Wednesday, December 15, 2010

Teri Bloch - Painter

Teri Bloch was born in St. Paul and currently resides in Fridley. In 1998 Teri received a Bachelor of Fine Arts at the University of Minnesota. For the past eight years she has been working out of a studio in the Historic Northrup King Building in Northeast Minneapolis. Teri’s work has been shown locally and regionally and is included in private and corporate collections.

Teri Bloch

Tell me about your work? What are you currently working on? How is this different from past projects?

I paint in acrylic on wood panels. My current work, of distilled urban images, was originally inspired by my daily commute into Northeast Minneapolis. My commute involves a five mile route down Central Avenue through Columbia Heights and NE Minneapolis. I became fascinated by the activity of the street and began shooting photos with my point and shoot camera as I drove. Because I was driving at the time, (really not as dangerous as texting) I had little control over my shots. Many times I failed to get what I was aiming for or the images were blurry, however this often resulted in more interesting images.

What began as a Central Avenue series has expanded to general urban scenes. Now when I travel around I bring my camera and shoot while driving, walking or taking public transportation; the material is endless. Even though this particular subject matter is fairly recent, it is a continuation of my interest in exploring how the dialogue between space, color, form and line communicate perceptions that have been influenced by an internal dynamic.

I concentrate on simplification of form, paring away what is unnecessary, and at times use an abstracted rendering of space in an attempt to convey something universal. I don’t title my work, other than a simple description, because I want to provide only a seed to the viewer so they can enter and create their own interpretations. Wondering is more interesting than knowing.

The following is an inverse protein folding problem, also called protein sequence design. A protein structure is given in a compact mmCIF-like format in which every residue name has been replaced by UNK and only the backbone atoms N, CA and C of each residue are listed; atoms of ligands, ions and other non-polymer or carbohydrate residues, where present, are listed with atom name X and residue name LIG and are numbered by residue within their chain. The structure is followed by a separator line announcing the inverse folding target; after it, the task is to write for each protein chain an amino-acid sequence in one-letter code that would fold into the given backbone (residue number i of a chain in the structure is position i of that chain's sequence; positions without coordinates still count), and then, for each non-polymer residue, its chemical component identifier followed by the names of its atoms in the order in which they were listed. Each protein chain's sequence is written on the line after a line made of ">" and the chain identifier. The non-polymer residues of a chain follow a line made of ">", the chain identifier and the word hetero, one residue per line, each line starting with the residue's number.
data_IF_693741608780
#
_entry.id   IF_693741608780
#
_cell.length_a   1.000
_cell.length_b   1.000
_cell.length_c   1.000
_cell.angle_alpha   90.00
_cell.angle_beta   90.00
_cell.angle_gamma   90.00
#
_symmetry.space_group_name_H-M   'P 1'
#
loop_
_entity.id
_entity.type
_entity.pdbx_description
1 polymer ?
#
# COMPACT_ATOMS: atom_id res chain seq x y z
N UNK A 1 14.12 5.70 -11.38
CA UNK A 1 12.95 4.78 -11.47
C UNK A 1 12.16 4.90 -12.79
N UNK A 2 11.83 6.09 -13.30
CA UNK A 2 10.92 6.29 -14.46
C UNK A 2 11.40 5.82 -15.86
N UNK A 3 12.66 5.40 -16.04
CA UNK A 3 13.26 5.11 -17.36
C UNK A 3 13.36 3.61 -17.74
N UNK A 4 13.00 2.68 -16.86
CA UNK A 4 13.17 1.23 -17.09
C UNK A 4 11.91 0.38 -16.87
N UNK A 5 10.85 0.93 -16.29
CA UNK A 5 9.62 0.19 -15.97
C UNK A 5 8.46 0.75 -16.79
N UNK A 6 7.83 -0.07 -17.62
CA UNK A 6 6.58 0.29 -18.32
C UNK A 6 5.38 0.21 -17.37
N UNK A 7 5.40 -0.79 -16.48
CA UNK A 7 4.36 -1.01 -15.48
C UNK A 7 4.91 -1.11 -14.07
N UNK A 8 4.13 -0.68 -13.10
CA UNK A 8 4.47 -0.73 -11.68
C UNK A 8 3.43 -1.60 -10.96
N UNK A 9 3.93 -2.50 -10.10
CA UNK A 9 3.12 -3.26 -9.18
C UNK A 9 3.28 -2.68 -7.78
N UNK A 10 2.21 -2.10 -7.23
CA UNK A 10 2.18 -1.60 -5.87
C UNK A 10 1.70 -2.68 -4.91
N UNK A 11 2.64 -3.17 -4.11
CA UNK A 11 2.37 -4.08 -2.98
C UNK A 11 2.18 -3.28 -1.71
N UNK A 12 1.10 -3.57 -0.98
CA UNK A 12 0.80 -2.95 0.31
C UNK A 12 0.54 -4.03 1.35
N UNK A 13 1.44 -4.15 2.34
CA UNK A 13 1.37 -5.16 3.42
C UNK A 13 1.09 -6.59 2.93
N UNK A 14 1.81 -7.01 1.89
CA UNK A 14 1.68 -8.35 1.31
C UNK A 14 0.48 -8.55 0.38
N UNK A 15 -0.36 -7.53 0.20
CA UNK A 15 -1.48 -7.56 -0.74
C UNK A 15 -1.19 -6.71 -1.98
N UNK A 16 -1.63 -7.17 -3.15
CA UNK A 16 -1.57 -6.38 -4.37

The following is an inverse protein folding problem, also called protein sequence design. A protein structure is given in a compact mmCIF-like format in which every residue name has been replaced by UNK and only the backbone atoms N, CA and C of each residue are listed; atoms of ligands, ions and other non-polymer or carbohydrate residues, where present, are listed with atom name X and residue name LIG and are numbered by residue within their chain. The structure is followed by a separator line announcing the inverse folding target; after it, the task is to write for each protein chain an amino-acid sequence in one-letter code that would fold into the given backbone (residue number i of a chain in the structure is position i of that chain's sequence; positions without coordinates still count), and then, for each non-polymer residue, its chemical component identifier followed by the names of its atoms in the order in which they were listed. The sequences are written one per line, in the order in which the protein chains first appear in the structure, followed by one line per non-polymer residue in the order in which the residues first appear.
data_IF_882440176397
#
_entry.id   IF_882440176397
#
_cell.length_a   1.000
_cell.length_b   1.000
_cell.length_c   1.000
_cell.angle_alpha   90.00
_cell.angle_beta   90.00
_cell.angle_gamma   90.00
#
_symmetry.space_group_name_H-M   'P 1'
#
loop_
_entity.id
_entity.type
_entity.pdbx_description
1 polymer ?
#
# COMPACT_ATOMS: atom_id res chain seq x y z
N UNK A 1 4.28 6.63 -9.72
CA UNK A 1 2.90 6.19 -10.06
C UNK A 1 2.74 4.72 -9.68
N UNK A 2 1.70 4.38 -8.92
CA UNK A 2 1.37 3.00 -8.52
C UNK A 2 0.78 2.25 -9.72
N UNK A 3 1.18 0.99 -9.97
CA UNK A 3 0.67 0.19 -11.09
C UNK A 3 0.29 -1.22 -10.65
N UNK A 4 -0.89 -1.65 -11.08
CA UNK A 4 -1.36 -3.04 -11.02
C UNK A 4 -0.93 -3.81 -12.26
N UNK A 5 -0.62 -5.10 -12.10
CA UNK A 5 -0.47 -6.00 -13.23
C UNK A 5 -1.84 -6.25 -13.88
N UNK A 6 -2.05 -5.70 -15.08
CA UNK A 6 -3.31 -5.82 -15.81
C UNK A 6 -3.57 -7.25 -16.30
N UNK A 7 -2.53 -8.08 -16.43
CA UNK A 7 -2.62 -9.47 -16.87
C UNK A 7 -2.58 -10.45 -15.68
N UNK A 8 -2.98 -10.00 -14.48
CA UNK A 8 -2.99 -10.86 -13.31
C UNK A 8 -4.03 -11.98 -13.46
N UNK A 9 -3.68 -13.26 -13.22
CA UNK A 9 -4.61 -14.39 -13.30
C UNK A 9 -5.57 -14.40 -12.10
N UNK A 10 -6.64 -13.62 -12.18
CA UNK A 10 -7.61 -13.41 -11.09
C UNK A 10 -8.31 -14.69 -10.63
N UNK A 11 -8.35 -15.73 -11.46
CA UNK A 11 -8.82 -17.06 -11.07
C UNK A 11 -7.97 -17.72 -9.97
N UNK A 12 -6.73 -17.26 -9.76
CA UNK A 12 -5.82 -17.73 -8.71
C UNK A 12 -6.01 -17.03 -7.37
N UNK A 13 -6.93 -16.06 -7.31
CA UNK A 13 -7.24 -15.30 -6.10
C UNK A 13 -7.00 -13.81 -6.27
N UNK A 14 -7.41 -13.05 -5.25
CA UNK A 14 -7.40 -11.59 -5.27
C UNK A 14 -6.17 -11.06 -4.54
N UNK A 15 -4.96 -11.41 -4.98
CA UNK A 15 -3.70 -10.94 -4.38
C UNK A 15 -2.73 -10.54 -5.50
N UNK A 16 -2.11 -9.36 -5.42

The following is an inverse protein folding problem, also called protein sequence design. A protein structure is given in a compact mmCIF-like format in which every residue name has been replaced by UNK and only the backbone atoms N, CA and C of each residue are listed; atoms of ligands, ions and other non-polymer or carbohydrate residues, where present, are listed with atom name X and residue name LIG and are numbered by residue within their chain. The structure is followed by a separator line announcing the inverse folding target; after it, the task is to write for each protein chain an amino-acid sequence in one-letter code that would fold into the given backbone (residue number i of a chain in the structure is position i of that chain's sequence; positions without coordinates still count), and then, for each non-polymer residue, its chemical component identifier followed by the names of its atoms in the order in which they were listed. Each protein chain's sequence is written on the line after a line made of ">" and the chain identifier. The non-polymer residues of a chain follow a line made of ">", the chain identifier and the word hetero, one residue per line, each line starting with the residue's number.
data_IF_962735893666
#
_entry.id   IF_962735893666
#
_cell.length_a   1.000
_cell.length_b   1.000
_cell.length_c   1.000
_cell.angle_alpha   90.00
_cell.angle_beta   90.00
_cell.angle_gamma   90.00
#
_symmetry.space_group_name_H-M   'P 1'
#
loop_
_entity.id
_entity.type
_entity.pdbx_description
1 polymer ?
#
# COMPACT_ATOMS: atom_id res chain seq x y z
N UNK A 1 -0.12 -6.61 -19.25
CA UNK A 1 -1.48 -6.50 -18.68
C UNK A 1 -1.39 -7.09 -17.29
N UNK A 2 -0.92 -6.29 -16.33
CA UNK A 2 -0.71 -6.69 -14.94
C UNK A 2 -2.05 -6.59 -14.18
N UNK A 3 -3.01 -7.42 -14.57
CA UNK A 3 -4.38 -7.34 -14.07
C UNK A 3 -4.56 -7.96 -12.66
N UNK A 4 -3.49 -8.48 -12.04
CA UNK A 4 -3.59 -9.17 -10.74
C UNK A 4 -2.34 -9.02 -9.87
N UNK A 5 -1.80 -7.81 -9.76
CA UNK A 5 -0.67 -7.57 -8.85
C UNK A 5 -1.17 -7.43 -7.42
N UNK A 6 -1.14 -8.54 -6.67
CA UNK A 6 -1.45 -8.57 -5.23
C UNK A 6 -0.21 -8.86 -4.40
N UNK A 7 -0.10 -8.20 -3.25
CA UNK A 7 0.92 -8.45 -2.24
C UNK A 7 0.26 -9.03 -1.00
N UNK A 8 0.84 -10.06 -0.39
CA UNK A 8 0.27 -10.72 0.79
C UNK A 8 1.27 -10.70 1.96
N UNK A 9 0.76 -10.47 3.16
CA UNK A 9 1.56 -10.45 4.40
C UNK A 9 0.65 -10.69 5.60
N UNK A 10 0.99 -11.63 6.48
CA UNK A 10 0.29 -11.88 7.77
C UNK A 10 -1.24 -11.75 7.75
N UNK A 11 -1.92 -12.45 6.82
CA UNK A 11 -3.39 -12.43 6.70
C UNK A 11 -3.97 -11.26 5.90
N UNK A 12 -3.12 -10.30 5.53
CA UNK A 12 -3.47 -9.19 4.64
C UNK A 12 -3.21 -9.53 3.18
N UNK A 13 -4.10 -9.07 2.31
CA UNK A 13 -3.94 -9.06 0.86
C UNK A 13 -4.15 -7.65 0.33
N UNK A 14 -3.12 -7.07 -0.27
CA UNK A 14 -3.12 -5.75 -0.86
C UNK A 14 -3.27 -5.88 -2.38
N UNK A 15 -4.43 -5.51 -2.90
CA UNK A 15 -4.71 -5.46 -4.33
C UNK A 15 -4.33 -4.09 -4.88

I have always been fascinated by the psychology of human nature and love people watching. I am interested in non-verbal communication and humans relationships to one another and their environment. I want to capture more than just a particular person walking down a particular street in a particular city but the essence of something deeper that can’t be put into words. I have been told my paintings evoke sadness or loneliness; one woman told me I should repaint them all with happy faces. However, I think the beauty and poetry of humanity lies in the acceptance of our imperfections and the tentative nature of life. The contrast of the organic shapes of the figure against the architectural lines of the city street and the psychological mood that can be created by the placement of a figure in space provides me with endless visual elements to play with.

What was the best advice given to you as an artist?

The best advice I was given as an artist is to bring back everything you do to your art.

No matter what you are doing in your daily life, even mundane tasks, you can use that experience to feed your art. I always keep that in mind and when asked what percentage of time I spend on my art I can say 100%. It also helps me feel less lazy when I spend an hour staring out the window- hey I’m working!

Tell me about your working space and your creative process?